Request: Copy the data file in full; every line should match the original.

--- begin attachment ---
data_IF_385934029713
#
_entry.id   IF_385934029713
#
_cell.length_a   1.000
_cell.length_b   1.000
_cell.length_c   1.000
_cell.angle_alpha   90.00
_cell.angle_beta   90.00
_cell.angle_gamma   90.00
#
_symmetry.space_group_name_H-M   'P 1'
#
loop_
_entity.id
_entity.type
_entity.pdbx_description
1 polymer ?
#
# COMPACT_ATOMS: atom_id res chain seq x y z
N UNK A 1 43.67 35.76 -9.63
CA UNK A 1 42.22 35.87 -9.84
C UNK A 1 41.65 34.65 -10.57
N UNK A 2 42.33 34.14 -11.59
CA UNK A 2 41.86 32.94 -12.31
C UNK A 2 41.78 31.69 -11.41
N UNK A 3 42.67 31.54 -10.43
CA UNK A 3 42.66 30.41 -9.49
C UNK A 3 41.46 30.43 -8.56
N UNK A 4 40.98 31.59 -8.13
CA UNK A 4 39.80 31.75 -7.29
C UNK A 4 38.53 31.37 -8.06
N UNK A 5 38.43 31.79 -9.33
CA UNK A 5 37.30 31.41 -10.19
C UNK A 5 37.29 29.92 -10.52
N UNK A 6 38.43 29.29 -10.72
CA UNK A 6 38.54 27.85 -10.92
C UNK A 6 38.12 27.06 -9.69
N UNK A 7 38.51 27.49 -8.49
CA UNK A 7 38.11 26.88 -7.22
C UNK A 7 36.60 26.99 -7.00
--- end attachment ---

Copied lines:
data_IF_385934029713
#
_entry.id   IF_385934029713
#
_cell.length_a   1.000
_cell.length_b   1.000
_cell.length_c   1.000
_cell.angle_alpha   90.00
_cell.angle_beta   90.00
_cell.angle_gamma   90.00
#
_symmetry.space_group_name_H-M   'P 1'
#
loop_
_entity.id
_entity.type
_entity.pdbx_description
1 polymer ?
#
# COMPACT_ATOMS: atom_id res chain seq x y z
N UNK A 1 43.67 35.76 -9.63
CA UNK A 1 42.22 35.87 -9.84
C UNK A 1 41.65 34.65 -10.57
N UNK A 2 42.33 34.14 -11.59
CA UNK A 2 41.86 32.94 -12.31
C UNK A 2 41.78 31.69 -11.41
N UNK A 3 42.67 31.54 -10.43
CA UNK A 3 42.66 30.41 -9.49
C UNK A 3 41.46 30.43 -8.56
N UNK A 4 40.98 31.59 -8.13
CA UNK A 4 39.80 31.75 -7.29
C UNK A 4 38.53 31.37 -8.06
N UNK A 5 38.43 31.79 -9.33
CA UNK A 5 37.30 31.41 -10.19
C UNK A 5 37.29 29.92 -10.52
N UNK A 6 38.43 29.29 -10.72
CA UNK A 6 38.54 27.85 -10.92
C UNK A 6 38.12 27.06 -9.69
N UNK A 7 38.51 27.49 -8.49
CA UNK A 7 38.11 26.88 -7.22
C UNK A 7 36.60 26.99 -7.00